Tom Edison's Uncertain Future
"I think there is a world market for maybe five computers."
--Thomas Watson, chairman of IBM, 1943
"Tom Edison will never amount to anything. He's addled."
--Alexander Crawford, Schoolmaster, 1855
Both of these predictions show spectacular shortsightedness, even though they were based on the best information available at the time. The latter quote, though, is connected with Michigan's Thumb.
IBM's Chairman was a good enough businessman to rise to the pinnacle of IBM. He knew all about the computers of his time. Alexander Crawford had founded what would become the Port Huron School System, and served ably as one of its first teachers and administrators. He based his evaluation on a few months trying to teach a 7-year-old child that was probably afflicted with ADD.
Alexander Crawford had come to America in 1831 at the age of nine. Born in Ayrshire, Scotland, he was raised in Armada Township, Macomb County, by his parents Robert and Janet (Dickie) Crawford. Alexander moved to Port Huron in 1844 to become the headmaster at the first two schools erected here. Although the first school was called the Old Brown School, it soon came to be called Crawford's School because of Alexander's strong personality.
Perhaps his strength was what the first school needed. He was an old-fashioned disciplinarian, and did not hesitate to use a harness strap to keep his charges in line. Outside the classroom, his rule was equally despotic. However, he was viewed as a benevolent dictator because that he treated everyone equally. According to available accounts, he was remembered and beloved by many of his students, despite his harsh ways.
In the mid-nineteenth century, students were schooled only when there wasn't pressing physical labor to be done around the farm. Classes were often held when the weather was too inclement or cold to permit outdoor work or heavy labor.
Alexander taught a variety of courses, including art. The Edison Depot Museum in Port Huron has a rare example of a 19th-century folk art, sandpaper painting, done by the headmaster himself. On the frontier, would-be artists didn't have the funds for canvases, brushes and paints. What they used instead were the available materials-charcoal from the fireplace, and whatever else was handy to sketch on. When sandpaper was used as the canvas, it gave a drawing a glistening look that is difficult to duplicate with oils or acrylics, even today. Alexander's painting, donated by his family, is a seagull's eye view of the St. Clair River of the era. It is of particular historic interest because it shows the layout of the town before the arrival of the railroad and the first big industries.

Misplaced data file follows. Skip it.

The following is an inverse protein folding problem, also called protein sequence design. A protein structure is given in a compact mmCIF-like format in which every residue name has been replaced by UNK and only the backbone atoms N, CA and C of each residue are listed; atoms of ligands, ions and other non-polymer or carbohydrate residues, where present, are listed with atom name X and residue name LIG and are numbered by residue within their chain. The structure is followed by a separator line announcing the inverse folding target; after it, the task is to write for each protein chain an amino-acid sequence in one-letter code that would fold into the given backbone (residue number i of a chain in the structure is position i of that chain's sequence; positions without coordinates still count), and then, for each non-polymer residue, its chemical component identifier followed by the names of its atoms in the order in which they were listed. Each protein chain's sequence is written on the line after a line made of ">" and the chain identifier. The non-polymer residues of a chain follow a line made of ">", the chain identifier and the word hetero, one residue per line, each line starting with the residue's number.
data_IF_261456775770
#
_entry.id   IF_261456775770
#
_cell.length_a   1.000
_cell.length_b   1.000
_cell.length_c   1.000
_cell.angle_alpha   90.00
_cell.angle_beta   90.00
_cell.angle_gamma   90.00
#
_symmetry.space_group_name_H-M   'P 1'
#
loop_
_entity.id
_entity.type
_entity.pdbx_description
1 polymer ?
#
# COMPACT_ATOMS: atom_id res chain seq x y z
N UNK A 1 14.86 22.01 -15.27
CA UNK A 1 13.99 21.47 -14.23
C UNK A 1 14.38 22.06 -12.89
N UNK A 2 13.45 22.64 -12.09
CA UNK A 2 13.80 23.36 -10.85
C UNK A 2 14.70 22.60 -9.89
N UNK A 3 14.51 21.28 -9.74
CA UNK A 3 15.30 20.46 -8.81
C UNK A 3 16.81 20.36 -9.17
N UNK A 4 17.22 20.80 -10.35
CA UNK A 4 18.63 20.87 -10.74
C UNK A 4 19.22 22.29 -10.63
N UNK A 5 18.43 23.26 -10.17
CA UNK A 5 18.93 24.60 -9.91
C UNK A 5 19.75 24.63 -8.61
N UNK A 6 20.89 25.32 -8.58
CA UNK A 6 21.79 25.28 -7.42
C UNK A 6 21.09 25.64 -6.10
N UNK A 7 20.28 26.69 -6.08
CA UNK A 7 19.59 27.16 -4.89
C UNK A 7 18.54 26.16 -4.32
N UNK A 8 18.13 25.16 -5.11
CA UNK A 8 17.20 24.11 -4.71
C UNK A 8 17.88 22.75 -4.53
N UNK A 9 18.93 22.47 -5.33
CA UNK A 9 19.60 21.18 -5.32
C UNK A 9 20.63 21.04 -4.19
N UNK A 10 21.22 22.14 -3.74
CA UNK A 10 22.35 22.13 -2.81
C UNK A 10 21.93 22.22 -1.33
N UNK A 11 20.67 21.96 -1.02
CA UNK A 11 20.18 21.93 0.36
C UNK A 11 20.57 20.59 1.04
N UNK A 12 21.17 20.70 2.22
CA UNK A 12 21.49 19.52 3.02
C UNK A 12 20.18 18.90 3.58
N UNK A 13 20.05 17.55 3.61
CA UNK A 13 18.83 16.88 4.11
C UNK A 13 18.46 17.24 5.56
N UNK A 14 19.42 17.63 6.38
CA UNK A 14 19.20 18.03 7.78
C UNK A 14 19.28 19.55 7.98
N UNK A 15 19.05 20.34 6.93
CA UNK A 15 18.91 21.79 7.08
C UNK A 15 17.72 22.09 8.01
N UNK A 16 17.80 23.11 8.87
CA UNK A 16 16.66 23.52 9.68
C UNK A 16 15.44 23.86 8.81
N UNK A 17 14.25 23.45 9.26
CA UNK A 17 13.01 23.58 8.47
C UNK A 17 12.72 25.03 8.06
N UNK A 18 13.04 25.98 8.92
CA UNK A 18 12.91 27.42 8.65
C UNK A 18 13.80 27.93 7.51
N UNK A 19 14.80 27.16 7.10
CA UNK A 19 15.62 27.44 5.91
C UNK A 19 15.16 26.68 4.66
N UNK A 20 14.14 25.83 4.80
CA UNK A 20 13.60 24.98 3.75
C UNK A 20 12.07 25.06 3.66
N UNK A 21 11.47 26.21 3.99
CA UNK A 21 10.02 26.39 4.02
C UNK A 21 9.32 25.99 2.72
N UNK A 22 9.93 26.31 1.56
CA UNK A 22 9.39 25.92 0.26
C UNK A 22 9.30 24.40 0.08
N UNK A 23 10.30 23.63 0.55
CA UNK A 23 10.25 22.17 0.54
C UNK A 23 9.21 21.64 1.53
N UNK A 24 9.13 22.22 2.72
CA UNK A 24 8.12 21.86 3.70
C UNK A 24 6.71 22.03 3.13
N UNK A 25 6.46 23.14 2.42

"We know of very few artworks of this kind that have survived," says TJ Gaffney, curator of the Port Huron Museum. "The only one we have in our collection is the sandpaper painting by Crawford in the Depot. I've never even seen another one."
Then as now, studying painting was a luxury. Most schoolwork consisted of the three r's, and that was what Tom Edison no doubt was learning. By the time the youngster arrived, Crawford had been teaching in Port Huron for over a decade. Things ran the way he wanted them to, and, like everyone else in the little town at the outskirts of civilization, he had difficulty seeing the seeds of genius in a restless, distracted seven-year-old.
After only three months in the classroom, Crawford told an inspector that Edison had no future in any organized classroom, using the word "addled" within earshot of the boy.
When Edison's mom heard the story from her son, she confronted the surprised instructor, telling him in how strongly she disagreed with his opinion. She yanked young Edison out of school and taught him at home. She had been a teacher before, in Canada, so she knew how to instruct. The scene of her quarrel with Crawford is depicted in a diorama at the Depot Museum Port Huron. It even has voices, and uses the same kind of language that was probably expressed that day.
Alexander Crawford is interred in Lakeside Cemetery in Port Huron, not far from his most illustrious student. Crawford was the first to recognize that that young Edison was not cut out to follow the herd, and that the little boy would have to make it on his own. But neither Crawford nor anyone else could have known at the time just how far the distracted little boy would go.